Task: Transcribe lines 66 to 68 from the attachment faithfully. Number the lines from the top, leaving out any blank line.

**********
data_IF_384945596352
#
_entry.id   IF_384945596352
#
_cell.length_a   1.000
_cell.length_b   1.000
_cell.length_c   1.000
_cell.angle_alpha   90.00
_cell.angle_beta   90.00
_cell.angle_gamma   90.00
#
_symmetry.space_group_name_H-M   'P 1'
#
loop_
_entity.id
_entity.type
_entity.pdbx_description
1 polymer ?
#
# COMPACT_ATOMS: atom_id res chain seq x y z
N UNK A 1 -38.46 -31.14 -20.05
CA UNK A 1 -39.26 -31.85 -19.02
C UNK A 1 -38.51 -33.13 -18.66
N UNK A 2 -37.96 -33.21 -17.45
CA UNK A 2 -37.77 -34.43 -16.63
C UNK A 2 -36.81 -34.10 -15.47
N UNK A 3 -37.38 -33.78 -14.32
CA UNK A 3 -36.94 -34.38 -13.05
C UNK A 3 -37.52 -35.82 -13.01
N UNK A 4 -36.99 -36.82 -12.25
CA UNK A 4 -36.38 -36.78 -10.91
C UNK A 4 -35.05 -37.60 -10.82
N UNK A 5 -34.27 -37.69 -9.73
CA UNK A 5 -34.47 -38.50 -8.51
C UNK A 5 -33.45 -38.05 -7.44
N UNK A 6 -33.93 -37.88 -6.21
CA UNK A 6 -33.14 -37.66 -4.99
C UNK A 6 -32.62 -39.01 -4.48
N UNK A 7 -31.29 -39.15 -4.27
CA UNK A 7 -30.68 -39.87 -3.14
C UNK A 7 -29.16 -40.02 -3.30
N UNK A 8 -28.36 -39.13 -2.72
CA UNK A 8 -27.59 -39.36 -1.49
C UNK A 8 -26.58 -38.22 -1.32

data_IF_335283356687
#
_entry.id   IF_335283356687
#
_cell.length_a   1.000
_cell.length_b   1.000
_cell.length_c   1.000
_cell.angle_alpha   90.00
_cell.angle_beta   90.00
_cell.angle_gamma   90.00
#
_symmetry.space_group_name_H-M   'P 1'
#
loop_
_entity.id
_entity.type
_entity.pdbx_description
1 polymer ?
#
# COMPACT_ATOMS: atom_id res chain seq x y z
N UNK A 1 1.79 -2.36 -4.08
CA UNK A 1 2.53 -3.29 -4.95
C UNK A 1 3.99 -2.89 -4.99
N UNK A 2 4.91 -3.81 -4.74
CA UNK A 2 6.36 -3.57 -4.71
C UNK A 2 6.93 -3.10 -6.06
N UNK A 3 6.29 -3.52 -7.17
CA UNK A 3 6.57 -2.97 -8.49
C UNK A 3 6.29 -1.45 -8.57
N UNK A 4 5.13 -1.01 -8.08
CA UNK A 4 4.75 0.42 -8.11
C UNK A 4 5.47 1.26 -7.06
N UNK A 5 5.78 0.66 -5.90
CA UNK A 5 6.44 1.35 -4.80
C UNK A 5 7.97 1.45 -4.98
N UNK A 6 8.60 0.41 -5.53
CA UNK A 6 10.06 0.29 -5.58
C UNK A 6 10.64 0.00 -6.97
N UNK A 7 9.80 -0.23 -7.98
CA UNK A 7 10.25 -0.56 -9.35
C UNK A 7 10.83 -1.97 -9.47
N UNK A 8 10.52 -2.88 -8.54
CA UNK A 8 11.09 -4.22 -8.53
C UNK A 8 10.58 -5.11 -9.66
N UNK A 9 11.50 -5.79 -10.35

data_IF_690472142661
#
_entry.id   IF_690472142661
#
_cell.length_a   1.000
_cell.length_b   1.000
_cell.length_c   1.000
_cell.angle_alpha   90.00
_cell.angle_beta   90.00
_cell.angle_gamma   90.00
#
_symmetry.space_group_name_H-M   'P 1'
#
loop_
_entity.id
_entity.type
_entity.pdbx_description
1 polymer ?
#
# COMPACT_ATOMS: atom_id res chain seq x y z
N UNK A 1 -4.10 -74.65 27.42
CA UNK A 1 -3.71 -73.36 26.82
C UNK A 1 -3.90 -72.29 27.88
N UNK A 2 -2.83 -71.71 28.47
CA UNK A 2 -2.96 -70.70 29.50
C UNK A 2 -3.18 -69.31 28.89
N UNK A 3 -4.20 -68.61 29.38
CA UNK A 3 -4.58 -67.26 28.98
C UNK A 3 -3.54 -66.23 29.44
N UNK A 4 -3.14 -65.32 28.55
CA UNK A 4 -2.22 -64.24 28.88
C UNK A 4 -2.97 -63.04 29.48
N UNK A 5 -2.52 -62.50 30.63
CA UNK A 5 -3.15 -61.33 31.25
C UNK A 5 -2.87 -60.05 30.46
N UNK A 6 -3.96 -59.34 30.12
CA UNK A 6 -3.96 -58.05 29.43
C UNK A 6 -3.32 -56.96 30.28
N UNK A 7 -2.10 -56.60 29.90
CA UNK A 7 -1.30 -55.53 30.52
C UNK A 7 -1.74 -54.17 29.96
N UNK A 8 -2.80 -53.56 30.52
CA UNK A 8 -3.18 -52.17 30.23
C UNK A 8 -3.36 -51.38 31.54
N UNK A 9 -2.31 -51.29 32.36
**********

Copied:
CA UNK A 1 2.53 -3.29 -4.95
C UNK A 1 3.99 -2.89 -4.99
N UNK A 2 4.91 -3.81 -4.74